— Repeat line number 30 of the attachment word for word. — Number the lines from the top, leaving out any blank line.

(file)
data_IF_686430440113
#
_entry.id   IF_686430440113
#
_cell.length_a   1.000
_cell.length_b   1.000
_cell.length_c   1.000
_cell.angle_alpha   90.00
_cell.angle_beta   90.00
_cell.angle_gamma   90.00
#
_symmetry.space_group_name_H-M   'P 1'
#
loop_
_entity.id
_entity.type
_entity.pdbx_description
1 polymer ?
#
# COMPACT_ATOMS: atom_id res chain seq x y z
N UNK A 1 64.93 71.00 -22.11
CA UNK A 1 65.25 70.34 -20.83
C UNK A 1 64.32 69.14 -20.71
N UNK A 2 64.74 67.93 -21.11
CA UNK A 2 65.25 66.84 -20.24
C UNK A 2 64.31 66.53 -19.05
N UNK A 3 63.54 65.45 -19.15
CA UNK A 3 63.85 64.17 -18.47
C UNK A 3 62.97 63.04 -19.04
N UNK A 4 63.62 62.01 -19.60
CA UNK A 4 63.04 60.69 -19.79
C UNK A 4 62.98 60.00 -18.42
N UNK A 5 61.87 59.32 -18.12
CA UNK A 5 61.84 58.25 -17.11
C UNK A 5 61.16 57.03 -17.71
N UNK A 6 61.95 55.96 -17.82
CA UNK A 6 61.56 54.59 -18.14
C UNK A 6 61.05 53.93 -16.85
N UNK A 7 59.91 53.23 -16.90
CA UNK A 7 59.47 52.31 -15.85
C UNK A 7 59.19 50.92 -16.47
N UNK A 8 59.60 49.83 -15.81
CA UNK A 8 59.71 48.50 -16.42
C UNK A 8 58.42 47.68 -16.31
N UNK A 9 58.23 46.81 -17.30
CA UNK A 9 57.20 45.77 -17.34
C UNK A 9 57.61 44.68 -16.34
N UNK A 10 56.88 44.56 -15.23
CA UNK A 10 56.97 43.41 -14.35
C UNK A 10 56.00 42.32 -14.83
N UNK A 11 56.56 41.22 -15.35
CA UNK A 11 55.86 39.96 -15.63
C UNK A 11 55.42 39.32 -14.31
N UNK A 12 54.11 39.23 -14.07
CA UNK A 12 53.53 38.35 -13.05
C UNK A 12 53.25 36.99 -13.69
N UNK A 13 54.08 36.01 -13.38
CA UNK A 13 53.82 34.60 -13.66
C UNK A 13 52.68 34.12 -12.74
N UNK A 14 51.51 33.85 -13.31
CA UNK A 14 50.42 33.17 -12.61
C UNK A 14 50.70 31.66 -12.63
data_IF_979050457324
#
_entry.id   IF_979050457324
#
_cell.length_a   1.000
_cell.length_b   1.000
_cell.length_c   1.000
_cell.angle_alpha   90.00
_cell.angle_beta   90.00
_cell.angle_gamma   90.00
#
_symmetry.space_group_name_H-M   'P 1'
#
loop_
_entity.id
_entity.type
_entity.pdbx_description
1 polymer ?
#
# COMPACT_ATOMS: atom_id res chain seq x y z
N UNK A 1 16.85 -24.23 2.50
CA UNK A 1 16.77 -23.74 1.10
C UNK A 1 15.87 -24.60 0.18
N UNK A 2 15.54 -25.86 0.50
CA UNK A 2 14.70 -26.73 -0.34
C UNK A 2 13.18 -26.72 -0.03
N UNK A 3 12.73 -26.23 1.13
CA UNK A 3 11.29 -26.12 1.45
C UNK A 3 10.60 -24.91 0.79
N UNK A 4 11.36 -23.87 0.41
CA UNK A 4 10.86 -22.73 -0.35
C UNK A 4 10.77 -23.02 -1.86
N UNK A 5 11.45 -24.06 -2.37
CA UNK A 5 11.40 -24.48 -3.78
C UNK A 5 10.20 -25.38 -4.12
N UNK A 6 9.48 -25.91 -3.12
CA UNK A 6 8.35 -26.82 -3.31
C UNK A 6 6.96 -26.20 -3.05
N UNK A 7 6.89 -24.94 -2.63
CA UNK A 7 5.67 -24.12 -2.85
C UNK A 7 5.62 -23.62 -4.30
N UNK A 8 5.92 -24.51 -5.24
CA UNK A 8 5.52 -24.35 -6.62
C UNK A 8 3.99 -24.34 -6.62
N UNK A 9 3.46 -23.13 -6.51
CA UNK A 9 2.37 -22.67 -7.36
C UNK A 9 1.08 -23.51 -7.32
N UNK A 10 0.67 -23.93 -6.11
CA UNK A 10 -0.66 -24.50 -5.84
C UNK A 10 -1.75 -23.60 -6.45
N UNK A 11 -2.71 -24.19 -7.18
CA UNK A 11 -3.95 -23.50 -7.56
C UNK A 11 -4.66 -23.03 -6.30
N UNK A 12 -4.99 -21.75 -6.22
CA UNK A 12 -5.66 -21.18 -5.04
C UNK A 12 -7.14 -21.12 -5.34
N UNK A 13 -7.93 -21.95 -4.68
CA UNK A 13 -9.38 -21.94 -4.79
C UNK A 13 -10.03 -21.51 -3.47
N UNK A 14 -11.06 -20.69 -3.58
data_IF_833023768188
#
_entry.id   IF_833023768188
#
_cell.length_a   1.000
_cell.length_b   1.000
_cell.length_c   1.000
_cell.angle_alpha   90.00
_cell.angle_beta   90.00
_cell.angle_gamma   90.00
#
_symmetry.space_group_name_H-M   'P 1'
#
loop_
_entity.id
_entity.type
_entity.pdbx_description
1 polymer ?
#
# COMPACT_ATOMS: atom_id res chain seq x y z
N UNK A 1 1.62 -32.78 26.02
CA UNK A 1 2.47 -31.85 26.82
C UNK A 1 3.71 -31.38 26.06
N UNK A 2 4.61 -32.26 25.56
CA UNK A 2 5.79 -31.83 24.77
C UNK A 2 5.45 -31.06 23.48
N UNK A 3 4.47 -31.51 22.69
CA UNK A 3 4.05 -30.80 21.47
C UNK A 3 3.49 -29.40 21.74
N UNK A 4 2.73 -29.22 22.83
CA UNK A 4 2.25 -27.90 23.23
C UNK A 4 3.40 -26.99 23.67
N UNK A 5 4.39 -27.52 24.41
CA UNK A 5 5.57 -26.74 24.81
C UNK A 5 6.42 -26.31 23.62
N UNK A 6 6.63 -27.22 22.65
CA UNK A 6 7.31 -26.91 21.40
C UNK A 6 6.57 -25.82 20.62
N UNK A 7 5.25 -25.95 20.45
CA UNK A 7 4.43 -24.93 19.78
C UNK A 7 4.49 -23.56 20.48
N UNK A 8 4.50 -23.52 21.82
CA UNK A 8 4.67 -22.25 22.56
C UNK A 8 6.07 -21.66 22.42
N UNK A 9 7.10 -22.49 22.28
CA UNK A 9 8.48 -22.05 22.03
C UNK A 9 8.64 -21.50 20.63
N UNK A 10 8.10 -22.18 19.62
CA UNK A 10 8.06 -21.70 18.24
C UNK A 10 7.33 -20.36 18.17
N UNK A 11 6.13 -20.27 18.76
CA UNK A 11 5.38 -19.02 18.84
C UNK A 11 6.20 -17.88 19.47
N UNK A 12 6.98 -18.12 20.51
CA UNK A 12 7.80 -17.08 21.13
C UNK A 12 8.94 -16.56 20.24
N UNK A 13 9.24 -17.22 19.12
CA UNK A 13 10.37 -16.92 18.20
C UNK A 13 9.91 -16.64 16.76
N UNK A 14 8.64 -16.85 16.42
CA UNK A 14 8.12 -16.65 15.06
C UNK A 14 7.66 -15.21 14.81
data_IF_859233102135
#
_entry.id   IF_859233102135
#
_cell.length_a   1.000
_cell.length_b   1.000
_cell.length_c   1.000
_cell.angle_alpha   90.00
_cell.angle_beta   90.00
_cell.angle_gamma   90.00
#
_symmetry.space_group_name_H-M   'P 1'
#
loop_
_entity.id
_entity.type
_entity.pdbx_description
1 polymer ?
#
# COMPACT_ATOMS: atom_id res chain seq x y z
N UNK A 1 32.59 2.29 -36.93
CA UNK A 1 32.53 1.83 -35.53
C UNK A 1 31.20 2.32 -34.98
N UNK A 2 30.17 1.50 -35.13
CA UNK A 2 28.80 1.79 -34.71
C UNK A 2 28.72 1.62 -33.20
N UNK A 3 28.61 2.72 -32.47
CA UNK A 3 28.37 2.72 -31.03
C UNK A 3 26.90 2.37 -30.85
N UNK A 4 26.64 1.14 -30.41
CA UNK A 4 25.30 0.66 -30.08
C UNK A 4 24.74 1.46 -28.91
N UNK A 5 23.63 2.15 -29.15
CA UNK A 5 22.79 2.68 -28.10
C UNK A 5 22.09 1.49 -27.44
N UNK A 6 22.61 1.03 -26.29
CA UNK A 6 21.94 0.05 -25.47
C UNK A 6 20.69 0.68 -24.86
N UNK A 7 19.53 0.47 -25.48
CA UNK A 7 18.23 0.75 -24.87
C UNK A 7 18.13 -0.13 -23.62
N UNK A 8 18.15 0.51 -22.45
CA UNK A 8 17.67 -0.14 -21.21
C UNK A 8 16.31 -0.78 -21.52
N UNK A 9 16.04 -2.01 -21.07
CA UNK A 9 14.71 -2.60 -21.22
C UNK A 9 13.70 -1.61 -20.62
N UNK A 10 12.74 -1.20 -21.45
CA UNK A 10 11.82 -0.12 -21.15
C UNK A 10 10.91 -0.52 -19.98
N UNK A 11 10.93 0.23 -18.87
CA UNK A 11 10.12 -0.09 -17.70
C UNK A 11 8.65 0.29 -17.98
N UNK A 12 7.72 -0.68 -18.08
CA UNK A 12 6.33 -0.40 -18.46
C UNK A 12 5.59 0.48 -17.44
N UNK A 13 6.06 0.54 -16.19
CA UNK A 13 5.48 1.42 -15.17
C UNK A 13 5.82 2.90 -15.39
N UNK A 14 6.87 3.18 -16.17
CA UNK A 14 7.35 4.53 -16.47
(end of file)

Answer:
N UNK A 4 63.62 62.01 -19.60